What does all this have to do with tithing animals, the topic of our sugya? Among the topics at the center of this dispute is the mitzvah of tithing animals. This mitzvah is operative nowadays – as a mishnah states at the beginning of the chapter (53a) – but the Sages forbade performing it since, with the Temple destroyed, there is no possibility of sacrificing an animal designated for ma’aser. With these designated animals just walking about, some people might accidentally use them for mundane purposes.

The Gemara (61a) says that if a person separated ma’aser beheimah in our era, the sanctified animal should be left to die. Tosafos emphasize (s.v. Bema’aser) that although we do not tithe animals in our era, “if he did so, ma’aser takes effect on the animal.” On the other hand, Rashi explains (s.v. Bazeman hazeh) that the Gemara only made its statement according to the opinion that the Sages did not forbid tithing animals in our era.

Rashi And Tosafos Disagree

Apparently, we have an explicit disagreement between Rashi and Tosafos regarding whether a person has fulfilled a mitzvah that the Sages ruled should not be performed (Chasdei David on the Tosefta, here, ch. 7, beraisa 7). The Chasdei David points out a great chiddush in Rashi’s opinion. Not only did the Sages’s decree negate the mitzvah of tithing, it also caused the Torah-applicable sanctity of ma’aser beheimah not to take effect. We should note that it’s possible that Rashi commented as he did merely to avoid explaining the Gemara as referring to a person who violated the Sages’s regulation.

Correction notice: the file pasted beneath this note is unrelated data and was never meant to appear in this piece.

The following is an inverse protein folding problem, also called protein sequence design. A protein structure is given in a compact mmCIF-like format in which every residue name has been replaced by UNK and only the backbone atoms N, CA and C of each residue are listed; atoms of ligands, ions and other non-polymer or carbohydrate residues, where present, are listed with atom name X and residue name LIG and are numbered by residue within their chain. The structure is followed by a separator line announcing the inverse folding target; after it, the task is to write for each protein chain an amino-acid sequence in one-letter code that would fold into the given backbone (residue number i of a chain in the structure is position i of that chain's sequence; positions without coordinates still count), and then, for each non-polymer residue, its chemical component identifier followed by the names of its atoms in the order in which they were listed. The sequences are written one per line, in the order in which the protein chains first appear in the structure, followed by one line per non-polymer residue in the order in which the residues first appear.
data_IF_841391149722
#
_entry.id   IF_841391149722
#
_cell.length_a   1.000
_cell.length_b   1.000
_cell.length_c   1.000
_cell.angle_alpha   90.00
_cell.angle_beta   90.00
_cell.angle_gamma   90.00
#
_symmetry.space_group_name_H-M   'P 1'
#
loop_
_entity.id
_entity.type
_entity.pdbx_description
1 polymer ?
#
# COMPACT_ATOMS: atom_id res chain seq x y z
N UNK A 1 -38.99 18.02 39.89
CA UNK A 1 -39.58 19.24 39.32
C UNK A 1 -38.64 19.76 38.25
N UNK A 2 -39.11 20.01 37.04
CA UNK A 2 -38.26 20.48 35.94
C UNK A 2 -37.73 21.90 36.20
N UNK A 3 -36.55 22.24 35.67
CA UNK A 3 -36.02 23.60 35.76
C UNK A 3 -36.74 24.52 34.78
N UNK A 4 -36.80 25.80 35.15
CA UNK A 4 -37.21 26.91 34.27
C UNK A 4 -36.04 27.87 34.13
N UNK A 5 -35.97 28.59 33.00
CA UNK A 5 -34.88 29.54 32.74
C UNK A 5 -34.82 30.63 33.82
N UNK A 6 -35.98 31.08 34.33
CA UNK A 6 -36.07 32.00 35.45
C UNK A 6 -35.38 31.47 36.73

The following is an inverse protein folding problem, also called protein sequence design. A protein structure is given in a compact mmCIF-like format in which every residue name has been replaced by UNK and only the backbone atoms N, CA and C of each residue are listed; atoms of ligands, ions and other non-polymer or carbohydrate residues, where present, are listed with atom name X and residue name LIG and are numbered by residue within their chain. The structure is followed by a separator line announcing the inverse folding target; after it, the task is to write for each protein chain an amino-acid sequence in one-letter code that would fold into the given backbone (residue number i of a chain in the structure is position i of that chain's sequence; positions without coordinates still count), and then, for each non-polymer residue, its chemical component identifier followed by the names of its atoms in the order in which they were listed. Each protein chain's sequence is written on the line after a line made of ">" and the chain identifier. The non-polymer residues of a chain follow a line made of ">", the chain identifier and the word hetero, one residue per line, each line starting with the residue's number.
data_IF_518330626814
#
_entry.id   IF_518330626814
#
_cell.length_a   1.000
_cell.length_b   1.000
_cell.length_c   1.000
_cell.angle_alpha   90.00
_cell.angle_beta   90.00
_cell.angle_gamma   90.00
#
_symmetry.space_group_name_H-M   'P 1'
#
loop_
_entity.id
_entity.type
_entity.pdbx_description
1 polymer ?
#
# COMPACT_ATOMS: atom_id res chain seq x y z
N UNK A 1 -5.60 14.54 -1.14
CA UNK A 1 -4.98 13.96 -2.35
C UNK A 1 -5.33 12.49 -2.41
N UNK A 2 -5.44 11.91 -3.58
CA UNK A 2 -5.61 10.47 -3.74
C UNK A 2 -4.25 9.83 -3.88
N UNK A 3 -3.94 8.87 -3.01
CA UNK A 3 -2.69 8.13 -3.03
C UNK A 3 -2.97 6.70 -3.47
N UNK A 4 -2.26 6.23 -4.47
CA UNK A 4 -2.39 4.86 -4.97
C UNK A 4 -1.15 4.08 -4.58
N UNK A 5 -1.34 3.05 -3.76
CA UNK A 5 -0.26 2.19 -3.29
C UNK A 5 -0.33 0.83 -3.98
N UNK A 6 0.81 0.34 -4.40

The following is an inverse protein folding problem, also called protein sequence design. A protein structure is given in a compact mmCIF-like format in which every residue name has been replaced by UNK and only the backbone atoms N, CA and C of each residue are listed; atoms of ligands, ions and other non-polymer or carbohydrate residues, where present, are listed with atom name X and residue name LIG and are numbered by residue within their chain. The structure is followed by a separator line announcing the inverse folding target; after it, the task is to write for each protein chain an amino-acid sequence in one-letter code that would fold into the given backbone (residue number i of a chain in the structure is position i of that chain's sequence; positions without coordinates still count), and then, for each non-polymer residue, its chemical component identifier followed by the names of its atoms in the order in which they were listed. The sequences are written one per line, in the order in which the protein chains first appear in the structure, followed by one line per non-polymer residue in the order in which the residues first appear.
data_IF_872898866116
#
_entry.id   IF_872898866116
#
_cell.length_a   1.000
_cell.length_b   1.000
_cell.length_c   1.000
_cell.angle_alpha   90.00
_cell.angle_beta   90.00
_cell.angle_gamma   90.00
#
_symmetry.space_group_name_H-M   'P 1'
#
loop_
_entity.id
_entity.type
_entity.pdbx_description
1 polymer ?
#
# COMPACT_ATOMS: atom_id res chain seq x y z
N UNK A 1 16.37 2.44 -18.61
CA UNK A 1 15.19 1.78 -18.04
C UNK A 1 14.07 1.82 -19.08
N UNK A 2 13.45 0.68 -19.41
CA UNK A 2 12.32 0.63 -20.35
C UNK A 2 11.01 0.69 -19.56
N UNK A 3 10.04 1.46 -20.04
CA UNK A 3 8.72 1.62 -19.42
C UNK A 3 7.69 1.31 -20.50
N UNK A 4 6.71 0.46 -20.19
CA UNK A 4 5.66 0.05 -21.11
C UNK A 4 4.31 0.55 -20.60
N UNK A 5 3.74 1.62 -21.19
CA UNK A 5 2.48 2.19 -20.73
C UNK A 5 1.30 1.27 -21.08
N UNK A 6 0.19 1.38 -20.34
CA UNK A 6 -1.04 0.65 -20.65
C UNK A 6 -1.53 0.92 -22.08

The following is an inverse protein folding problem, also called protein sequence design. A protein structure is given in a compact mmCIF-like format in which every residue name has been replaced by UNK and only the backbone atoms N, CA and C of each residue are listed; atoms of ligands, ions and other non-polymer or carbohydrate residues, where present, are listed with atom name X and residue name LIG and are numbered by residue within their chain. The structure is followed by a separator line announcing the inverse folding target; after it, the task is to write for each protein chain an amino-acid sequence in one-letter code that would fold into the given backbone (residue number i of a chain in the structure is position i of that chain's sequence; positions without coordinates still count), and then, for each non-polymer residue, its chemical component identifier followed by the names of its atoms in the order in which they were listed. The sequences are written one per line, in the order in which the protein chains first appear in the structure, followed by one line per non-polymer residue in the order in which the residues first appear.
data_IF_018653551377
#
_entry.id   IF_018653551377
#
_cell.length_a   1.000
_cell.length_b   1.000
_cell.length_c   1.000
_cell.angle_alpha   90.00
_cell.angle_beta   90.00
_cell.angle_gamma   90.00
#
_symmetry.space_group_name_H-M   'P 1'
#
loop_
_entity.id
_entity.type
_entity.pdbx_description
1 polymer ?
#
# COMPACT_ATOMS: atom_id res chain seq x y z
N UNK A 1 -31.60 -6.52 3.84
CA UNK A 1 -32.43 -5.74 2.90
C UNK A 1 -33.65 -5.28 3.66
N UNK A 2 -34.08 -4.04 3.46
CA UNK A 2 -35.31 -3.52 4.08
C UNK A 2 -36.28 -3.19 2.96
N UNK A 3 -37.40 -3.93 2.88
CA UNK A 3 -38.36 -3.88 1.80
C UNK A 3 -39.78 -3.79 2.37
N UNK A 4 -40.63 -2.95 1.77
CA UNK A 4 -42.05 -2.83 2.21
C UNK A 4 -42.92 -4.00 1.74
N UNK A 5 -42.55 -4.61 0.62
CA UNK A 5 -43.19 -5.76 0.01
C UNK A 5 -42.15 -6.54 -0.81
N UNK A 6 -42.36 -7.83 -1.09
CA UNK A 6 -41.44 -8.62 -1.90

Meoros Hadaf Hayomi Newsletters are published by the Sochachover Kollel of Bnei Brak, led by Rabbi Chaim Dovid Kovalsky. Meoros Hadaf Hayomi Newsletters in Hebrew and/or English, are available for simcha dedications as well as for memorials such as yahrzeit, shloshim, etc., and are distributed by e-mail dafyomi@hadaf-yomi.com.

About the Author: RABBI YAAKOV KLASS, rav of Congregation K’hal Bnei Matisyahu in Flatbush, Brooklyn, is Torah Editor of The Jewish Press. He can be contacted at yklass@jewishpress.com. RABBI GERSHON TANNENBAUM, rav of Congregation Bnai Israel of Linden Heights, Boro Park, Brooklyn, is the Director of Igud HaRabbanim – The Rabbinical Alliance of America.


If you don't see your comment after publishing it, refresh the page.

Our comments section is intended for meaningful responses and debates in a civilized manner. We ask that you respect the fact that we are a religious Jewish website and avoid inappropriate language at all cost.

If you promote any foreign religions, gods or messiahs, lies about Israel, anti-Semitism, or advocate violence (except against terrorists), your permission to comment may be revoked.

No Responses to “Daf Yomi”

Comments are closed.

SocialTwist Tell-a-Friend